Though walls and locked doors still are considered the sure-fire way to keep customer data safe today, manufacturers and some automotive retailers are exploring ways to move the finance and insurance part of the sales transaction outside the traditional F&I "box."
Right now, the F&I process is regulated activity, and "it has to go on in a private office," said Bill Hartman, principal and design director at architectural firm Gensler, which helps automakers develop dealership designs.
But "in the digital world, there are new ways to keep things secured that don't involve a door with a lock," Hartman said. "And if it doesn't involve a door with a lock, maybe it doesn't involve a wall."
Even closed offices can produce breaches if important paperwork is left out on desktops, where other staffers or the cleaning crew could see customer information, he said. Might computer files with passwords be a more secure approach? That could allow the F&I part of the transaction to happen with open doors or even in an open showroom, Hartman said.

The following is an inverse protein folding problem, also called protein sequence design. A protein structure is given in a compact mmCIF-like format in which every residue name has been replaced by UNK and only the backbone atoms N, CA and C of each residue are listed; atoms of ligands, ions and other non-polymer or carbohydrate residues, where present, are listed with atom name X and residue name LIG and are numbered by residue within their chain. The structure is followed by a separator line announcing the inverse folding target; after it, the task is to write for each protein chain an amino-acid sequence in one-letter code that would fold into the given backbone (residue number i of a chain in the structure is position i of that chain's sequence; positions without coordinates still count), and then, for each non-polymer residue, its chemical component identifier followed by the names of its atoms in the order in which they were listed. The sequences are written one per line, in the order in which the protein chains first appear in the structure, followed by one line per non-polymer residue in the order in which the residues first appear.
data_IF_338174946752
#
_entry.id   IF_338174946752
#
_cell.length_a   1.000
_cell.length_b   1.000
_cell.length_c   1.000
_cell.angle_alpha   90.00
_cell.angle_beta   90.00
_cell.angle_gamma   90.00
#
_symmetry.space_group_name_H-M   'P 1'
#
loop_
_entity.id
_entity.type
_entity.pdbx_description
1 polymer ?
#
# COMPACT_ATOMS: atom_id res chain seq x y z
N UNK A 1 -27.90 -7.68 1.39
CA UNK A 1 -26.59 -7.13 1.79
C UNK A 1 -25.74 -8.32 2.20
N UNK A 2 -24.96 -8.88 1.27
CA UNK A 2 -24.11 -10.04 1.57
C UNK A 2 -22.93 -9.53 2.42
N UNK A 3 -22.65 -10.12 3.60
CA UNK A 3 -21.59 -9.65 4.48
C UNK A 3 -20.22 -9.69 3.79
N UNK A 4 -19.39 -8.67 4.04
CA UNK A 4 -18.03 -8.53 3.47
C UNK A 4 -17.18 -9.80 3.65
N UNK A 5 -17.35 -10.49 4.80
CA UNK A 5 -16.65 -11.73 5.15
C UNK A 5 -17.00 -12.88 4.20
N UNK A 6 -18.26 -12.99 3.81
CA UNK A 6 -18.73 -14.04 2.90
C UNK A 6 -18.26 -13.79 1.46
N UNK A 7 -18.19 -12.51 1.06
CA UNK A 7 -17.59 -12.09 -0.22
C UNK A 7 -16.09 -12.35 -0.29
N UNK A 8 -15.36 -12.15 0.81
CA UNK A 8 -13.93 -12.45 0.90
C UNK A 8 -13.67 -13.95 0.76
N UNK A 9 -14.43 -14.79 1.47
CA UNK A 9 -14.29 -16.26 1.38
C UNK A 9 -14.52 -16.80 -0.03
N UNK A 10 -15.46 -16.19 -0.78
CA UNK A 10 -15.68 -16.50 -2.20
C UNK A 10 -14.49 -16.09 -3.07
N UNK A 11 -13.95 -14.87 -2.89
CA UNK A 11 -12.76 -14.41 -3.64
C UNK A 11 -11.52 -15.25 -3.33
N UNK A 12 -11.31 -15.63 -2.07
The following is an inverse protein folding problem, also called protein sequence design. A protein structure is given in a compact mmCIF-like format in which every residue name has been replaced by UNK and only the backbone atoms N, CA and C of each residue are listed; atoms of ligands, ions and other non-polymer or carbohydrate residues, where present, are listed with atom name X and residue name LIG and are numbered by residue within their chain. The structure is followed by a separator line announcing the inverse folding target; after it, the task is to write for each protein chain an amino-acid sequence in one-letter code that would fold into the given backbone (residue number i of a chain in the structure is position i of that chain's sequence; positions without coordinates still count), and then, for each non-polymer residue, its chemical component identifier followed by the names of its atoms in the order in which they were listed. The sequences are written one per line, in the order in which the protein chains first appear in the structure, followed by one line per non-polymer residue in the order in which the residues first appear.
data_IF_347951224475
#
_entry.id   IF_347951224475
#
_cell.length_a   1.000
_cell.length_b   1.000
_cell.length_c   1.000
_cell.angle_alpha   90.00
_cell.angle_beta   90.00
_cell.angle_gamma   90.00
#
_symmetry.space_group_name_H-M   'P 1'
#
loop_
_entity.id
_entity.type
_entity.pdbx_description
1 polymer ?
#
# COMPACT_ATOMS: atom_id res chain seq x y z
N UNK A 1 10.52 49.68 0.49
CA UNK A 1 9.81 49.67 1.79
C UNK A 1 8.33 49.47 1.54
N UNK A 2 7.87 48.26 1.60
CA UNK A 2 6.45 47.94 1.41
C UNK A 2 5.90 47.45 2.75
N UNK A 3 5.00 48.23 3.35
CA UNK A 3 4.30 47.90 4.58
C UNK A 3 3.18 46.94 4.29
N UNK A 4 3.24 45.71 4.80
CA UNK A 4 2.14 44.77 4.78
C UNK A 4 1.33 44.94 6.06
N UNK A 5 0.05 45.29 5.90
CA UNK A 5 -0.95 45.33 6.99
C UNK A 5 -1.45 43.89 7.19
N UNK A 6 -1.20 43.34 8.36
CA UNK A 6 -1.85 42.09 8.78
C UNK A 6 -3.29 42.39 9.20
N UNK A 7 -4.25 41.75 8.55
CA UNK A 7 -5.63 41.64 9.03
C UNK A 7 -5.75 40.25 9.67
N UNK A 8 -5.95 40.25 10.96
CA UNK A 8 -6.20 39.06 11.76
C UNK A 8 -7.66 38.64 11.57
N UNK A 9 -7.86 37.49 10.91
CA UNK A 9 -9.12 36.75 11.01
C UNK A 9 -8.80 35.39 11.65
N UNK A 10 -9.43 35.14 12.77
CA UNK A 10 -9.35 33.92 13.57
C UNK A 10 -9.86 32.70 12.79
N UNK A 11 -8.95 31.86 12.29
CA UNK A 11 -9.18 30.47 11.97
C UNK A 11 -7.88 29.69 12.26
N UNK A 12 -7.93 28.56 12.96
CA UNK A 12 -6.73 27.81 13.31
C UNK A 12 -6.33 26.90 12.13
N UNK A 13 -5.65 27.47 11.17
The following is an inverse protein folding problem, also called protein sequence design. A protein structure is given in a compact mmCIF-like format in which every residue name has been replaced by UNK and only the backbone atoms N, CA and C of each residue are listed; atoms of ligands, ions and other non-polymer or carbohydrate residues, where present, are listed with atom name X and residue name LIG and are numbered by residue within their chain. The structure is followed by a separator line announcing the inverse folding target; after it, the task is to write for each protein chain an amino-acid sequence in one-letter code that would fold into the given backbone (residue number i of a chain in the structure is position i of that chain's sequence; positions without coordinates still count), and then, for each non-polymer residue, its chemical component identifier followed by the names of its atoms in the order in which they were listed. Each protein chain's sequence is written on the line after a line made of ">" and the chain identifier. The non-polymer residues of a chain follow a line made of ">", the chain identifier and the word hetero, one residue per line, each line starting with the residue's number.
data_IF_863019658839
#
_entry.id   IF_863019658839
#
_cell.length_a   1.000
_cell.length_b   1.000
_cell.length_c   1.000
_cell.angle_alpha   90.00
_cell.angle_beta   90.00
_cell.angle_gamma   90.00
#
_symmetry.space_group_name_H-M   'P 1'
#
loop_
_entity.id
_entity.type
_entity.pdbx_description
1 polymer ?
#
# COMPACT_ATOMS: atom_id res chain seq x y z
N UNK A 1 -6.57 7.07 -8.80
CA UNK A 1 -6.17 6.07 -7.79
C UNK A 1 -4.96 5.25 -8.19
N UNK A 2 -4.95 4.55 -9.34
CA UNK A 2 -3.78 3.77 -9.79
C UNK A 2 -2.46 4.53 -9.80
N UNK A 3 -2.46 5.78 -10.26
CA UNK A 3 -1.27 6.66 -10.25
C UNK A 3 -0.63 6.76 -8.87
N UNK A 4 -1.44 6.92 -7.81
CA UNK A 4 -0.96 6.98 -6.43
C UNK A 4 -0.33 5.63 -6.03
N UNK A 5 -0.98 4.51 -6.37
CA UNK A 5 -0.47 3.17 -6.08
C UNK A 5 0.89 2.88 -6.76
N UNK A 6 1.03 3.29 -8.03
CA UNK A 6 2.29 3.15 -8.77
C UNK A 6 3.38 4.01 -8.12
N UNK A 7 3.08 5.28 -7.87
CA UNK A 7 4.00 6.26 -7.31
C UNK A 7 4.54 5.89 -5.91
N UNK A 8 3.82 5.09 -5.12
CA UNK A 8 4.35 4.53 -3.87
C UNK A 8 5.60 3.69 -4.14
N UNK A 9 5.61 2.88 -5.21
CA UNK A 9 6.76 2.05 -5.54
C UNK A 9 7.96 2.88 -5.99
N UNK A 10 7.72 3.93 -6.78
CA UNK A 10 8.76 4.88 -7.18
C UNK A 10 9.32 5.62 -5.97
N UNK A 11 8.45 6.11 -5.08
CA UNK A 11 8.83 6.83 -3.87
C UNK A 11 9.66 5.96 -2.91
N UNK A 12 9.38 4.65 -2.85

The dealership designs being built now were planned several years ago. Today, Gensler is "exploring with manufacturers new approaches that may not resemble the solutions of the past," Hartman said.
He declined to say which manufacturers or elaborate on the kinds of approaches being pursued. But the motivation is improving the customer experience, Hartman said.
While many dealers won't want to be the pioneers in getting rid of the physical F&I office, some already are experimenting with a more open-air environment.
Sonic Automotive Inc., for instance, is completing transactions using iPads at its stores in Charlotte, N.C., where the dealership group is implementing its new customer experience program. Customers sit in the showroom with a sales associate who takes them through the entire transaction on the iPad. Most documents are signed electronically, though some still have to be signed on paper. F&I managers and document specialists are on hand to assist.